This volume represents the first comprehensive study of the Greek Apocalypse of Baruch (3 Baruch), one of the most neglected of the Old Testament Pseudepigrapha. Harlow discusses such introductory issues as text, genre, setting, and function. He carefully examines the chief critical issues in the study of this fascinating document, including the literary integrity of the work and its original Jewish or Christian authorship. He then proceeds to offer an interpretation of 3 Baruch as both a Jewish and Christian text. His study succeeds in situating 3 Baruch within post-70 Hellenistic Judaism and in clarifying the early Christian interest in adapting, editing, and transmitting the work, will find this study illuminating.
Daniel C. Harlow, Ph.D. (1994) in Christianity and Judaism in Antiquity, University of Notre Dame, is Assistant Professor of Religion and Theology at Calvin College, Grand Rapids, Michigan.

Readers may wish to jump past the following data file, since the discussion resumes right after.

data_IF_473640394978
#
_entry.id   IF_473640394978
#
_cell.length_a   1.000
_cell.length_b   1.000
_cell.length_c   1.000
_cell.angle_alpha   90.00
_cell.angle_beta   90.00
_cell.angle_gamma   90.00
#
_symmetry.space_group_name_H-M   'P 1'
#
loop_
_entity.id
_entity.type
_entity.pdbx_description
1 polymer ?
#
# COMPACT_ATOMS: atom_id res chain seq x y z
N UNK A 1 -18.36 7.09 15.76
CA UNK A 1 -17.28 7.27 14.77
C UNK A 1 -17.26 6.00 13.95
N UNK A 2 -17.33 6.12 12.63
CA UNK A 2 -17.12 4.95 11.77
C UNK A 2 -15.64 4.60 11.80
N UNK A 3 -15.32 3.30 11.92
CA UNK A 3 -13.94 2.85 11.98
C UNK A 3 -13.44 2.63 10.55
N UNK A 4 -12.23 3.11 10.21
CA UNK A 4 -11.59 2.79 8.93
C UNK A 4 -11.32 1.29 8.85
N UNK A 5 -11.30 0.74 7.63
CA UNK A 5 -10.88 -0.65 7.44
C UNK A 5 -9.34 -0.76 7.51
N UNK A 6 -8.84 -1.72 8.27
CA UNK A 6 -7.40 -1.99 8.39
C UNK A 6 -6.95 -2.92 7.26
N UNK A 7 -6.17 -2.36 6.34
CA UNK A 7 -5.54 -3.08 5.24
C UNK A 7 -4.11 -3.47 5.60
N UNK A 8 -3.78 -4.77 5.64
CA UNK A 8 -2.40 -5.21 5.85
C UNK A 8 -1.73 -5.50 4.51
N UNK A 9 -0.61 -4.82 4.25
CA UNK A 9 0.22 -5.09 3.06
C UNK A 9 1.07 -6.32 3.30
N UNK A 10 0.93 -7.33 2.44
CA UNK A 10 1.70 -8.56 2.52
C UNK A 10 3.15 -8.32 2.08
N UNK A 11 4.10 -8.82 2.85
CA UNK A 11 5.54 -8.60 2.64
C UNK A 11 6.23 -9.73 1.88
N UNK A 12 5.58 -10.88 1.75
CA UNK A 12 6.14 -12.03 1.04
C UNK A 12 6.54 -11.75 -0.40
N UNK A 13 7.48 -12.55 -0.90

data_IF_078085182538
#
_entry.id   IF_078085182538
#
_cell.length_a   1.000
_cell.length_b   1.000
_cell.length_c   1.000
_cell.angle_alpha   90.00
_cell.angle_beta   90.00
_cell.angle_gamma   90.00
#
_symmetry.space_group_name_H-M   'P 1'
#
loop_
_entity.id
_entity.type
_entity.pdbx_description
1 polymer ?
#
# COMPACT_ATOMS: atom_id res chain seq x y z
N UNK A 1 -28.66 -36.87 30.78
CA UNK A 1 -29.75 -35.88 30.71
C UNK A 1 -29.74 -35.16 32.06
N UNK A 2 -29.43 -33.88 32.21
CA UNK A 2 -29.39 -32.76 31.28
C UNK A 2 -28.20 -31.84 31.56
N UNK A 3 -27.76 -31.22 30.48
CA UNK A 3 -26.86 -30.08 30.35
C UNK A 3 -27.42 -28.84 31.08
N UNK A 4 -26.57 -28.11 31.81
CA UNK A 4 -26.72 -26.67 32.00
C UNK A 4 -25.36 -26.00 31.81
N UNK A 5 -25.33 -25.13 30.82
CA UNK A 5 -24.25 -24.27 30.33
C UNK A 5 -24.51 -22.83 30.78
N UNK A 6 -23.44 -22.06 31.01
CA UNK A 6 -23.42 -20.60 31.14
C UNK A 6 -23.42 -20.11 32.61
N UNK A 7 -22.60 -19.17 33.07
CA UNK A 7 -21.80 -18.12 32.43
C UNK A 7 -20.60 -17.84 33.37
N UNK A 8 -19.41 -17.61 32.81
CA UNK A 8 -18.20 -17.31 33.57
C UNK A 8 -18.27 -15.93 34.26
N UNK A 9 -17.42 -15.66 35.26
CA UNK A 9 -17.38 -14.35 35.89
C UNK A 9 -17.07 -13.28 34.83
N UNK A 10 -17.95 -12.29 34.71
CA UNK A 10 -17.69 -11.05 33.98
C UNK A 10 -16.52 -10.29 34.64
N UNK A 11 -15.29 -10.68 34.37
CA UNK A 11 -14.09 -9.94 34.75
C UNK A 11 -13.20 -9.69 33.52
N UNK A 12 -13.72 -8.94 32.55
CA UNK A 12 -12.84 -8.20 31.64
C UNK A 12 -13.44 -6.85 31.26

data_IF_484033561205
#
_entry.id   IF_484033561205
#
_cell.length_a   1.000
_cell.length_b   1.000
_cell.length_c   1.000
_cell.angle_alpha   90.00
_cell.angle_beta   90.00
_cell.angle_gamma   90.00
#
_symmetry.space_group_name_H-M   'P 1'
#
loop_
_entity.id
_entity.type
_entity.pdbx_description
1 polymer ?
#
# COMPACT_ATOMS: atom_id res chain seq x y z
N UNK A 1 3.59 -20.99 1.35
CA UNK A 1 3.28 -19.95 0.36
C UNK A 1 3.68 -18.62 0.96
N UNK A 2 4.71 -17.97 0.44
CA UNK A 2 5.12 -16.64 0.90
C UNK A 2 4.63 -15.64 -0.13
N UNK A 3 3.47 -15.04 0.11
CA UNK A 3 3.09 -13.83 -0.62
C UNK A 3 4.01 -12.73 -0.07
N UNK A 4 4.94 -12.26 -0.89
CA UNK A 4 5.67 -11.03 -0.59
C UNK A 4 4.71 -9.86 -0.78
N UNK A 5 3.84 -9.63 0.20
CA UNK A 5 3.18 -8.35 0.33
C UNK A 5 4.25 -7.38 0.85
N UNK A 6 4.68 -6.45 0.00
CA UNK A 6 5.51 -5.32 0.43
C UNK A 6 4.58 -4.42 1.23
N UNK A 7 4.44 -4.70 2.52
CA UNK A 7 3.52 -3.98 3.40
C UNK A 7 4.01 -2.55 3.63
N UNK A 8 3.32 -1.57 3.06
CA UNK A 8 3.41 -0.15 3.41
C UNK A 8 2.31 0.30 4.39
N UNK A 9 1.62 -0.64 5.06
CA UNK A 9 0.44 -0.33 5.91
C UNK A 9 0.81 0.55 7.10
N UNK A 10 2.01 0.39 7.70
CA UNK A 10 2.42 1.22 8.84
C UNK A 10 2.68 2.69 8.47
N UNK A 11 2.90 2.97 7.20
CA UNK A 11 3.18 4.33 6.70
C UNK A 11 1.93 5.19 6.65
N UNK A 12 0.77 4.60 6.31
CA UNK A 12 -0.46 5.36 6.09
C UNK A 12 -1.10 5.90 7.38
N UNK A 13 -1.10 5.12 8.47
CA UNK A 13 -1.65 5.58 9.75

L'ouvrage de H. apporte une contribution majeure à l'étude de 3 Baruch
et, plus largement,à la recherche sur les pseudépigraphes juifs et sur leur réception dnas l'Eglise.' Jean-Daniel Kaestli,
Theologische Literaturzeitung, 1997. '
Harlow's entire study is a persuasive, detailed argument that constitutes a significant addition to the field and merits serious consideration.' Edward G. Mathews,
Journal of Jewish Studies.
Scholars and students of the history and literature of ancient Judaism and Early Christianity, the literary genre apocalypse, and the Christian adaptation of Jewish apocryphal literature.